When the garden glimmers with gold

Good day, ya’ll! As I write this it is hotter than Hades outside – 95 degrees F ambient (with a heat index of 105 degrees F), and no rain in sight! We are seriously into the DOG DAYS of summer, and the yarden is feeling it. The ornamental cherry tree that was here when we moved in is yellowing and losing leaves. The vegetable and pollinator gardens are droopy and dry each afternoon. The native plants are faring well, but even those newly planted this spring need an extra dose of water every day lately. It’s been a crazy, hot month around Pokeberry Pines.

In spite of the crazy hot weather, we are eating and drinking from our garden gifts every day now – tomatoes, cucumbers, zucchini, basil, nettles, anise hyssop, sage, sweet potato greens, and more. And as the pollinator plants and new trees and shrubs grow and flower, we are seeing more and more cool insects around.

One morning’s harvest…

A week or so ago I was inspecting our sweet potato plants, noticing that a few of the leaves had small holes chewed through them. Upon turning over a leaf, a saw a flash of glistening gold and then it flew away. I was stunned. It had looked like a tiny puddle of molten gold on the green leaf, but clearly it was some kind of flying insect. I continued to look for others and finally found a small group of three golden spots on another leaf.

I finally got lucky enough to capture a cell phone picture of a group of them and was able to identify them as Golden Tortoise Beetles (Charidotella sexpunctata bicolor), which never get larger than about 7 mm long.

Golden tortoise beetles on sweet potato leaf

When we lived in Florida we often found an irridescent green species of tortoise beetle on our saw palmetto bushes. We enjoyed finding them and loved watching them march across the leaves on their cute yellow feet, but they never flew away as quickly as these golden beetles do. So, I got curious about these new Golden Tortoise Beetles and did a little research, and now I’m totally in love with them.

First of all, if you look at the photo closely you can see that their wing coverings are domed and actually flare out a bit at the bottom, giving them that tortoise shape. Those wing coverings are also transparent at the bottom so they look like they have a glass shell covering them. When they feel threatened, they tuck all their little feet up under that “shell” and sit flat on a surface. They are so brilliantly golden that the glare off their backs confuses predators like birds.

Golden tortoise beetle with its transparent “shell” and golden coloring

Golden tortoise beetles also have the ability to rapidly change color at will, often when threatened or when copulating. They change from this metallic golden to orange-red with black spots or to brown with black spots. How does this happen? The transparent shell is made of grooved, tiered layers with a red pigment below it. When that red liquid fills the shell’s tiny nano-grooves, it causes the transparent shell to smooth out and perfectly reflect light, giving it that golden metallic sheen in bright light. When the red pigment drains from the grooves, the gold color is no longer reflected and the underlying colors of red and orange and black show up.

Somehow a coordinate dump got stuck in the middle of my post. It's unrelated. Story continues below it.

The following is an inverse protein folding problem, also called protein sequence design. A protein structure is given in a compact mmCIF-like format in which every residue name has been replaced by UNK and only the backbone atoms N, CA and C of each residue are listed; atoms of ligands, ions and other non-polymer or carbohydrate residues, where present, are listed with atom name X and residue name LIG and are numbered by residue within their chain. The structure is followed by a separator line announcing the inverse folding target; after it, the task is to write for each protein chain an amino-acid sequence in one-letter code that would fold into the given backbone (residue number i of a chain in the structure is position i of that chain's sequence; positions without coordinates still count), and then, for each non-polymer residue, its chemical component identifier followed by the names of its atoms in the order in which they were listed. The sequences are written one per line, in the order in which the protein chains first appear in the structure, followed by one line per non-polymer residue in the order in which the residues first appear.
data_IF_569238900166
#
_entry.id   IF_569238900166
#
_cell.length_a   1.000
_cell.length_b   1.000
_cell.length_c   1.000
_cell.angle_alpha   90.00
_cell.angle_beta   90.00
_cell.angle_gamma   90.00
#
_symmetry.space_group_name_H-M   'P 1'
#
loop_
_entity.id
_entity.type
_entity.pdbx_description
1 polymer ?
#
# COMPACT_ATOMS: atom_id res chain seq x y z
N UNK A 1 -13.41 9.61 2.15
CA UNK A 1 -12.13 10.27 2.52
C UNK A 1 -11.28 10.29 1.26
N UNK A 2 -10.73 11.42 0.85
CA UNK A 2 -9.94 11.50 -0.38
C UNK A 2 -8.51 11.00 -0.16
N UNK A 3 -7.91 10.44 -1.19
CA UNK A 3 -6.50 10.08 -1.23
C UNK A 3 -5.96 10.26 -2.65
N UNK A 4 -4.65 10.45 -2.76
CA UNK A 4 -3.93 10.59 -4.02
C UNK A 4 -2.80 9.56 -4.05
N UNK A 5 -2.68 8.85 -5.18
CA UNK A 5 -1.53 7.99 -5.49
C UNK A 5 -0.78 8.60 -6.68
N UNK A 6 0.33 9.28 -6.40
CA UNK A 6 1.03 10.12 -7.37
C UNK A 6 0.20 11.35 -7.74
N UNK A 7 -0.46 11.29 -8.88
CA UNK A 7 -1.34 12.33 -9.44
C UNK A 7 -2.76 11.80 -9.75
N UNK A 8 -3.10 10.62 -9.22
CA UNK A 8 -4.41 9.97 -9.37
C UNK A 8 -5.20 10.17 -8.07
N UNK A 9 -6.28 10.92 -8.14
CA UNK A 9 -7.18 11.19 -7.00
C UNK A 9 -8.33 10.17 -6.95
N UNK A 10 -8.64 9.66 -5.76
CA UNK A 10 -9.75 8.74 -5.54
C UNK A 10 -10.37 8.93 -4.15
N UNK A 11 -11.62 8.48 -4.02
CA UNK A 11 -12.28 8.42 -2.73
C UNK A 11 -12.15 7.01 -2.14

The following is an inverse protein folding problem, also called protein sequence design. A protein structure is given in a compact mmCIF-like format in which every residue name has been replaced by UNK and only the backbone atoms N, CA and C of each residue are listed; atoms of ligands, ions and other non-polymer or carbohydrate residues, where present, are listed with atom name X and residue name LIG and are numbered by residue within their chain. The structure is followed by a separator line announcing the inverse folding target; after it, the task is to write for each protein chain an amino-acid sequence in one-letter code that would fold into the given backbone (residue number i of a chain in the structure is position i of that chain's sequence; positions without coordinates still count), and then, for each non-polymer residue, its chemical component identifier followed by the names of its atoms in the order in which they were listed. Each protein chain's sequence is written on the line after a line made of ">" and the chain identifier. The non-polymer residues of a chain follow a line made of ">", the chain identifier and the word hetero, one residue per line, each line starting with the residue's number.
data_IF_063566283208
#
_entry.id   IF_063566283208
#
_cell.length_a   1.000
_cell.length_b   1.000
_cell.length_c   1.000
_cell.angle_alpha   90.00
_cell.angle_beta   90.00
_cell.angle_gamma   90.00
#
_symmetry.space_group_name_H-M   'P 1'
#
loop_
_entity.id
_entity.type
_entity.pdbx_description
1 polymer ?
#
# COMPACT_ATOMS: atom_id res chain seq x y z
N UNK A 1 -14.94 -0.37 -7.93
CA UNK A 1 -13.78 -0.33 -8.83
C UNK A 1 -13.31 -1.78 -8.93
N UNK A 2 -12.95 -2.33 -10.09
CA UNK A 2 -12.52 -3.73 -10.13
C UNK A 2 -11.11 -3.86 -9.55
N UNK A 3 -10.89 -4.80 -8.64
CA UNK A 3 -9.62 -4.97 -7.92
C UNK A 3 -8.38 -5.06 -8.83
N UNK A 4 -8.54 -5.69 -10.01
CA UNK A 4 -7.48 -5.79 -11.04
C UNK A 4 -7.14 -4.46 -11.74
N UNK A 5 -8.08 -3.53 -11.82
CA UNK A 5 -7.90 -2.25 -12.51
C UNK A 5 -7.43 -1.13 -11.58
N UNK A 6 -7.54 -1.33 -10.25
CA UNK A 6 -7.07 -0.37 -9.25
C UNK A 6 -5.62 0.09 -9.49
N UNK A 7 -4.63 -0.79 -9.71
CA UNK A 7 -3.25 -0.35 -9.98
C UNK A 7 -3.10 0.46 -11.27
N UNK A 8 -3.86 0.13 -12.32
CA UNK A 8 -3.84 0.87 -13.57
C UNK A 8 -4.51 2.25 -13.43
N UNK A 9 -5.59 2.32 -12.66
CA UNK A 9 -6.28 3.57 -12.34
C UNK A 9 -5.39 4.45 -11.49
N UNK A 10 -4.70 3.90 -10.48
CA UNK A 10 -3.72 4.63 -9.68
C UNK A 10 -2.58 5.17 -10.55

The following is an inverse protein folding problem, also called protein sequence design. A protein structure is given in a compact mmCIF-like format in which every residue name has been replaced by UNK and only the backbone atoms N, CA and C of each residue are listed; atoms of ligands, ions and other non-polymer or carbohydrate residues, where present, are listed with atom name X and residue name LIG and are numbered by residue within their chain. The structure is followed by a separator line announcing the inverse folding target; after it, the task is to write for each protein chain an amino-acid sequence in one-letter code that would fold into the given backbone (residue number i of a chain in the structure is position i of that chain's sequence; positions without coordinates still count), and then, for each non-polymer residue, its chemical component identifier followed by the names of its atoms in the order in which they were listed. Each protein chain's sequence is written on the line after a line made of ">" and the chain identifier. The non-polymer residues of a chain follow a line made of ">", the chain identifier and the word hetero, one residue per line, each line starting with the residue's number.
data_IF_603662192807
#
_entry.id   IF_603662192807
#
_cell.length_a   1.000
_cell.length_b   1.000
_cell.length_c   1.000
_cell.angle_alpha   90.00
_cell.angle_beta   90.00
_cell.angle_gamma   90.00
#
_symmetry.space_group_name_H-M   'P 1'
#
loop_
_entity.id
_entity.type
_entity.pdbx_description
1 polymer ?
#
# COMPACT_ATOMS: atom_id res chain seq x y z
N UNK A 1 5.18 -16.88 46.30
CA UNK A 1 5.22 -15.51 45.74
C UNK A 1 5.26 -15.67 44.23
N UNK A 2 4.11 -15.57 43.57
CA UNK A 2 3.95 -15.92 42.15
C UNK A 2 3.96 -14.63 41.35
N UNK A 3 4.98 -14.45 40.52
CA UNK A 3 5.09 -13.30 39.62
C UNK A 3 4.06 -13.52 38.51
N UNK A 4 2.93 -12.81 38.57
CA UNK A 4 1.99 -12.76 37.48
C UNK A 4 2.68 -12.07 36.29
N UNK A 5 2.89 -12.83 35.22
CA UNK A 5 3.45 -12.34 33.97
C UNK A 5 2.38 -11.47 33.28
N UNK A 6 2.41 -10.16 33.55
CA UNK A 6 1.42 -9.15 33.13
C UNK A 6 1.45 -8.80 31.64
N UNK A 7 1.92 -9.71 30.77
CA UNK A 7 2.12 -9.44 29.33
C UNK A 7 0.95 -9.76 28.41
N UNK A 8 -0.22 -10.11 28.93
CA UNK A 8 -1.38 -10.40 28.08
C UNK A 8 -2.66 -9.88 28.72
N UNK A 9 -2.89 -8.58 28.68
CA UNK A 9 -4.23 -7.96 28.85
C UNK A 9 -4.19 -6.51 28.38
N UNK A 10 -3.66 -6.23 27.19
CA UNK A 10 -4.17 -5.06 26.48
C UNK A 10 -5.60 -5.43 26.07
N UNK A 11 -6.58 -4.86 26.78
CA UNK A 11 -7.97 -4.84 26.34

Golden tortoise beetle at the edge of a sweet potato leaf.

The larvae of the Golden Tortoise Beetle also have a crazy adaptation. They have what’s called an anal fork, which is a long anus that can reach over the back of the larvae. They use this anal fork to pile feces and shed skin on top of themselves, deterring predators. They can also use this pile of feces and shed skin (called a fecal shield or fecal parasol) to smack predators if they get too close! Here’s a video of a larvae building a shield. What a defense!

Golden tortoise beetles only eat plants in the Convolvulaceae family – like sweet potatoes and morning glory, but they rarely do enough damage to warrant killing them or trapping them in your garden. So, we’ll be leaving them on the sweet potatoes, watching and enjoying them through the rest of the summer and seeing if we can catch them changing colors.

What weird critters are in your garden today?

3 comments

    • I agree on the band name… And the very next day, I found a different beetle and poop-covered caterpillars on a sumac, and discovered that those caterpillars also make a fecal Sheild. Pretty awesome.

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